The sample unit test class now extends the new base:
import unittest from google.appengine.ext import db import gaetest.base from google.appengine.ext import db class MyEntity(db.Model): name = db.StringProperty() class MyEntityTest(gaetest.base.AppEngineTestCase): def set_up(self): # Populate test entities here along with other setup. entity = MyEntity(name='Bar') self.setup_key = entity.put() def tear_down(self): # Tear down here, but there is no need to delete test entities. pass def test_new_entity(self): entity = MyEntity(name='Foo') self.assertEqual('Foo', entity.name) def test_saved_enitity(self): entity = MyEntity(name='Foo') key = entity.put() self.assertEqual('Foo', db.get(key).name) def test_setup_entity(self): entity = db.get(self.setup_key) self.assertEqual('Bar', entity.name)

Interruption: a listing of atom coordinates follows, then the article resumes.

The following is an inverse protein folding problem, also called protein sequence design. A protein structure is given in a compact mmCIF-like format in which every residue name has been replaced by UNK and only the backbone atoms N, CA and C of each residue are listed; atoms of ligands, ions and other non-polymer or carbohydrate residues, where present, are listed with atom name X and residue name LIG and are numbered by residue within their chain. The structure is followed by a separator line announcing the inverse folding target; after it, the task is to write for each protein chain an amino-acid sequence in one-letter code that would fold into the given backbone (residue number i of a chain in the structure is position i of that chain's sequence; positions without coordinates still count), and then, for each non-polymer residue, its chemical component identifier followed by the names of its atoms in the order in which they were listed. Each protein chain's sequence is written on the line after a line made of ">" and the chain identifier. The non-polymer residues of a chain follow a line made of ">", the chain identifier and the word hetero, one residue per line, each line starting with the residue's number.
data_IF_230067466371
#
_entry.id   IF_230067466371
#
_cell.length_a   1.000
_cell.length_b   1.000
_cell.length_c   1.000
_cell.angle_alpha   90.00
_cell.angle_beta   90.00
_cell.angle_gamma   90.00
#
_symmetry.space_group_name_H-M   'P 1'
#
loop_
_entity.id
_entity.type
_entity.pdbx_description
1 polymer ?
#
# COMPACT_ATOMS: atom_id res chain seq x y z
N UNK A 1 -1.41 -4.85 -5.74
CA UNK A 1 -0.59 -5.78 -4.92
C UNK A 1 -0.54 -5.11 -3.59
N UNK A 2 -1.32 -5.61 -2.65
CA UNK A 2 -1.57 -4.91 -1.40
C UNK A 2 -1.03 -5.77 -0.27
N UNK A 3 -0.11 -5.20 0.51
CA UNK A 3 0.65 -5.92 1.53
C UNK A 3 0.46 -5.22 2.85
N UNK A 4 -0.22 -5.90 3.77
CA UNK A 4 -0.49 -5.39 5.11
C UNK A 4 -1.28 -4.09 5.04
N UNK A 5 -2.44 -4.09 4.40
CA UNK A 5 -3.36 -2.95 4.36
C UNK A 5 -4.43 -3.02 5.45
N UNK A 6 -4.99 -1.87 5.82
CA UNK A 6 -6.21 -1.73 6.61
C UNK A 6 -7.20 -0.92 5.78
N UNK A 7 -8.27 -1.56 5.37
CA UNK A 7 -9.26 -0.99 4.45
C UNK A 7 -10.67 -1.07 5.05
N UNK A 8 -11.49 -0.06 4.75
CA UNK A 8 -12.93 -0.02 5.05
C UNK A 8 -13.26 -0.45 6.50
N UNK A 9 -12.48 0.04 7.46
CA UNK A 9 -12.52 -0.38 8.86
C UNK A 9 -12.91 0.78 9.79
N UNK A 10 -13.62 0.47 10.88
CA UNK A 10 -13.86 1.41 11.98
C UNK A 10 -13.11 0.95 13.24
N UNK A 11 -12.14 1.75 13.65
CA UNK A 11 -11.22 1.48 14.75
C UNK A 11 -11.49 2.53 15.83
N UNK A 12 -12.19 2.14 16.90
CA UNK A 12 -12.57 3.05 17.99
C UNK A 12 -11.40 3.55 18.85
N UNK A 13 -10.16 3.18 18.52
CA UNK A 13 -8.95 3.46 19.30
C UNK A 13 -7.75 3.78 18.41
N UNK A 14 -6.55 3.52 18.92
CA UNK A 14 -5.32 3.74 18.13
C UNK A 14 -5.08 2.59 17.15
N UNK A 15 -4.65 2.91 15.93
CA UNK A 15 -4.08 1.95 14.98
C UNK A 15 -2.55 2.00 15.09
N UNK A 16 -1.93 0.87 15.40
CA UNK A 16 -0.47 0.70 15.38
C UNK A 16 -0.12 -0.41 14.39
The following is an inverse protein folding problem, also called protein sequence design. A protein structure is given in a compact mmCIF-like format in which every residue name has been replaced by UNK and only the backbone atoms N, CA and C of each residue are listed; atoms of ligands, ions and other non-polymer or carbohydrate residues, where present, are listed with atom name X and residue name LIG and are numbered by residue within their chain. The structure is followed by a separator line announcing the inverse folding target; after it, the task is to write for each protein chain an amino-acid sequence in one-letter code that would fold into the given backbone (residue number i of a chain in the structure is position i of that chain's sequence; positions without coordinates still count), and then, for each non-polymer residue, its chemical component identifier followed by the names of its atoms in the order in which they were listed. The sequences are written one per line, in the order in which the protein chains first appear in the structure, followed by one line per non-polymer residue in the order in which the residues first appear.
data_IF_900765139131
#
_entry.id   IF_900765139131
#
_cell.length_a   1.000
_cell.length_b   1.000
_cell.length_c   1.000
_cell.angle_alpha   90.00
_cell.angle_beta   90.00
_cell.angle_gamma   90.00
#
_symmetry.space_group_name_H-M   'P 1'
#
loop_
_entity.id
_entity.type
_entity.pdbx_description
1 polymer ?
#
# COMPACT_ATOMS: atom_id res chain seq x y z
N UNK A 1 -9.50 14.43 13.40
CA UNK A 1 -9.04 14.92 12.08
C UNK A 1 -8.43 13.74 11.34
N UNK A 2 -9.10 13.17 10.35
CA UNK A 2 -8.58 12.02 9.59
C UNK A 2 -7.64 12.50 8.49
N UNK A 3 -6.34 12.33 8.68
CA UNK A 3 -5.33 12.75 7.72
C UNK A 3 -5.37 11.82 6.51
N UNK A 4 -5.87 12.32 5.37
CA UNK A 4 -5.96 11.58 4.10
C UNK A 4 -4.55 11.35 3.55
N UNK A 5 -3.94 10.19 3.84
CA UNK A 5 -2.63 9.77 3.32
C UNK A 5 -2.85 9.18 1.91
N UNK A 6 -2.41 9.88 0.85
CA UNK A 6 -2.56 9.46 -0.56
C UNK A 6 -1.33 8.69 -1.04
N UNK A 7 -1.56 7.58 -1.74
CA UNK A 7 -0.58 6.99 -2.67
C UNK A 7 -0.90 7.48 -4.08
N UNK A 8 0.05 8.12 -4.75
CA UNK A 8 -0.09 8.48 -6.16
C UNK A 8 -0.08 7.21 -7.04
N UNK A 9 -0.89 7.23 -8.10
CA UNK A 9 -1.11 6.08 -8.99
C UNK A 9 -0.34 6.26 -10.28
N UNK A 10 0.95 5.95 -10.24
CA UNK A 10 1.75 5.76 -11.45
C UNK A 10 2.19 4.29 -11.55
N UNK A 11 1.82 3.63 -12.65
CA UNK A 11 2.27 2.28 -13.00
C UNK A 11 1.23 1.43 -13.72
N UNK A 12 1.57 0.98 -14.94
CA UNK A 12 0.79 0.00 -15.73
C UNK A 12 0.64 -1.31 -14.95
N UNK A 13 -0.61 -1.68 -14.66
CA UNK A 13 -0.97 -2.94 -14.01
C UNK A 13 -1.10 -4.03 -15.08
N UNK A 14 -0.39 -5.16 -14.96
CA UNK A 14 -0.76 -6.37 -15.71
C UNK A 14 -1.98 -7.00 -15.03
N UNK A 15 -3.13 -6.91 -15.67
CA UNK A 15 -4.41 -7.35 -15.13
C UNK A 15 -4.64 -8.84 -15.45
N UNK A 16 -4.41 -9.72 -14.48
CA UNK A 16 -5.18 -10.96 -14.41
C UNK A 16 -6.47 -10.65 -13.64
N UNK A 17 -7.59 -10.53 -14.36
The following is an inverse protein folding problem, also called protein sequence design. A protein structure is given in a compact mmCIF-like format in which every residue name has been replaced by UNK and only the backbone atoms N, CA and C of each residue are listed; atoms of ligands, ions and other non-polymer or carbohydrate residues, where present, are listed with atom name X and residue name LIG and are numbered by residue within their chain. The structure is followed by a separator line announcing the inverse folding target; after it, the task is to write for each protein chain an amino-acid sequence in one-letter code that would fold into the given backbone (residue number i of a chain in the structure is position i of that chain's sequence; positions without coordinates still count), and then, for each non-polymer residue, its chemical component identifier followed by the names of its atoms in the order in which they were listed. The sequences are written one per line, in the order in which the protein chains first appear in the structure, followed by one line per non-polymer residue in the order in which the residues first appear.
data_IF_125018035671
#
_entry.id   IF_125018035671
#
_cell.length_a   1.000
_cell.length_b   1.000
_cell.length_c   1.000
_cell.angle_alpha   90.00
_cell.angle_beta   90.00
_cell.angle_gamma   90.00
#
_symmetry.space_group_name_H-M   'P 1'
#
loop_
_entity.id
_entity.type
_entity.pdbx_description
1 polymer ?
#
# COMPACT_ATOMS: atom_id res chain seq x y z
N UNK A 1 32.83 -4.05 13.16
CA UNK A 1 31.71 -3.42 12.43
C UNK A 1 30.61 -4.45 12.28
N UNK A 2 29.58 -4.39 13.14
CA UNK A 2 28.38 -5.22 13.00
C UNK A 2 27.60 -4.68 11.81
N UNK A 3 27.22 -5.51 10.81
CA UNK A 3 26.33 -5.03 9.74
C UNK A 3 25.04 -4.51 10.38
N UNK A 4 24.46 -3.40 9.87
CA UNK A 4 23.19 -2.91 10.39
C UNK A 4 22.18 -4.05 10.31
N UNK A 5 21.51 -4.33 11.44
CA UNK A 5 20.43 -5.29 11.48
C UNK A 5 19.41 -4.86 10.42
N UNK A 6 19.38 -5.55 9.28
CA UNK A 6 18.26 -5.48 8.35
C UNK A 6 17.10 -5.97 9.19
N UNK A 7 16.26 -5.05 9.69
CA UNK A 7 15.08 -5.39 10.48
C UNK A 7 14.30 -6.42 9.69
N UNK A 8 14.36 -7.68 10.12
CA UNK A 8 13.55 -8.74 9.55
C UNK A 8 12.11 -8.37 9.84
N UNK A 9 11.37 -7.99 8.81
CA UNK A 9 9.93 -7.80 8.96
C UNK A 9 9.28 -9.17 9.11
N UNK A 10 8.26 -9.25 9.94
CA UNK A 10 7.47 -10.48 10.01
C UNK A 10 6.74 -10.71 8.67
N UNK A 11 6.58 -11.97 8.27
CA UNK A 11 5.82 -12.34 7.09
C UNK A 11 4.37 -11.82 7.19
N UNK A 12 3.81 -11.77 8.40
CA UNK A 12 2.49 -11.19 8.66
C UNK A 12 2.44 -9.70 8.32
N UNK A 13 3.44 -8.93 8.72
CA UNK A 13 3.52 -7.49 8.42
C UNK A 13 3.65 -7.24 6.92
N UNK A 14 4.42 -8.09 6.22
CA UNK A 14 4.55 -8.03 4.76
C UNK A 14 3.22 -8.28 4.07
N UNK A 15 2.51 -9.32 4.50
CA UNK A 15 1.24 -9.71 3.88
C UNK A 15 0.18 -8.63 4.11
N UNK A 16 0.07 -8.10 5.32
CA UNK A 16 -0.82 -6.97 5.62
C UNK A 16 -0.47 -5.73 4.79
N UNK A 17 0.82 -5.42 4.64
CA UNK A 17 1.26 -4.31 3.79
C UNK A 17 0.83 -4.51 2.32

When the above test is run, two entities are created (with names 'Foo' from
test_saved_enitity() and 'Bar' from
test_setup_entity()), but will not be present in the development datastore.
That's all for now. Feel free to download the example, packaged as a GAE application. Enjoy writing tests for Google App Engine!
Note: In the midst of writing this blog, I discovered that a very similar library, called GAEUnit, was recently added to Google Code. Check it out.
UPDATE: My above efforts will soon be incorporated into GAEUnit. The original GAEUnit author, George Lei, and I are now partnering to make it the testing framework of choice for Google App Engine developers.